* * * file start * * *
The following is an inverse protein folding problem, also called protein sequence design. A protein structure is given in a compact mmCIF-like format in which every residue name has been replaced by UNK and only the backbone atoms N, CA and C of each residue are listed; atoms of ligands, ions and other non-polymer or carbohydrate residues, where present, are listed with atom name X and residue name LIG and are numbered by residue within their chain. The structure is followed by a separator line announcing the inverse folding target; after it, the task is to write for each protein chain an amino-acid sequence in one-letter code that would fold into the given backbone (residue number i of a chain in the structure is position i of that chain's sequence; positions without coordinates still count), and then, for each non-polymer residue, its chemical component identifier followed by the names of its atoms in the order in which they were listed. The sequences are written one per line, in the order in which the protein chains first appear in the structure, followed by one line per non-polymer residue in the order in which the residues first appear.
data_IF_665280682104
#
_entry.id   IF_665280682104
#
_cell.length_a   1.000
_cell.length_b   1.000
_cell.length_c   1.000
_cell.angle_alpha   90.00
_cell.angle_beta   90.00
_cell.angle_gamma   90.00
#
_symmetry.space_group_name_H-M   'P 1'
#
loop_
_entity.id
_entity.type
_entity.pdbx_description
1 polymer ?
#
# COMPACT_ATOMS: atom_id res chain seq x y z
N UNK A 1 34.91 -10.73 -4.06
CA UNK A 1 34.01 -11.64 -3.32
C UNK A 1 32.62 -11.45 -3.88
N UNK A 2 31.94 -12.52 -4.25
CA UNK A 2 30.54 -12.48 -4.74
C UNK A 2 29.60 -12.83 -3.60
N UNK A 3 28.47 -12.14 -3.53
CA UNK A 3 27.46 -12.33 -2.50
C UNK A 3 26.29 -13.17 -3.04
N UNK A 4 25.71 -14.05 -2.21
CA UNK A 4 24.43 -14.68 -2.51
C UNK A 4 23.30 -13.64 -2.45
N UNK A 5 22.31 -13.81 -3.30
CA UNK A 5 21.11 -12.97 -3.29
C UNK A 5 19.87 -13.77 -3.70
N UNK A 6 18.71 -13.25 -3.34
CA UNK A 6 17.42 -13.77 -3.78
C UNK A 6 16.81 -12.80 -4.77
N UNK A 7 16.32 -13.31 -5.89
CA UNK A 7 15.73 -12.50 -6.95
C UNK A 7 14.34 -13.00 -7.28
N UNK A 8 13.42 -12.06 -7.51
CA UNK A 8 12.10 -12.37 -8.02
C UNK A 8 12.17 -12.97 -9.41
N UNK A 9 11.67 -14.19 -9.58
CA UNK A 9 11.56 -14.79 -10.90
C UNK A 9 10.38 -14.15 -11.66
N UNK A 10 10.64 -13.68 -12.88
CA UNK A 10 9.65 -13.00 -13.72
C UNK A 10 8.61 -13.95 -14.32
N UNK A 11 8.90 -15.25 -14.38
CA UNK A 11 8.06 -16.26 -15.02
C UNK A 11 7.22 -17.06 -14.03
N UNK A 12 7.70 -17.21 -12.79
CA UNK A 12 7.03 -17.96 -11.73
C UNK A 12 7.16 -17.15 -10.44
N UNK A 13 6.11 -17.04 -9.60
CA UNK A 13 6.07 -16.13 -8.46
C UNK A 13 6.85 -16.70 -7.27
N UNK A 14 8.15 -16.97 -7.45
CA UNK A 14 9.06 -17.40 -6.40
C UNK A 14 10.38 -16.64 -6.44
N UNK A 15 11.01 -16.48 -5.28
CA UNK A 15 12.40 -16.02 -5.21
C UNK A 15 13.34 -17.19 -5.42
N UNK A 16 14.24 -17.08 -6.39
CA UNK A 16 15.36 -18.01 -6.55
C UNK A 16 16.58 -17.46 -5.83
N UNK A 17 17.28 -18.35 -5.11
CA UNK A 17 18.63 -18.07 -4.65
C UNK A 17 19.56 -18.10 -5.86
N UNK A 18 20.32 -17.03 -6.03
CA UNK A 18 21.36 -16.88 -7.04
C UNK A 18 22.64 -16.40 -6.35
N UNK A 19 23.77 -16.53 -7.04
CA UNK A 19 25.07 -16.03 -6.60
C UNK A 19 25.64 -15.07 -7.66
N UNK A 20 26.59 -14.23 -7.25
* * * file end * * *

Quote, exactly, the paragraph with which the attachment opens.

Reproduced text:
The following is an inverse protein folding problem, also called protein sequence design. A protein structure is given in a compact mmCIF-like format in which every residue name has been replaced by UNK and only the backbone atoms N, CA and C of each residue are listed; atoms of ligands, ions and other non-polymer or carbohydrate residues, where present, are listed with atom name X and residue name LIG and are numbered by residue within their chain. The structure is followed by a separator line announcing the inverse folding target; after it, the task is to write for each protein chain an amino-acid sequence in one-letter code that would fold into the given backbone (residue number i of a chain in the structure is position i of that chain's sequence; positions without coordinates still count), and then, for each non-polymer residue, its chemical component identifier followed by the names of its atoms in the order in which they were listed. The sequences are written one per line, in the order in which the protein chains first appear in the structure, followed by one line per non-polymer residue in the order in which the residues first appear.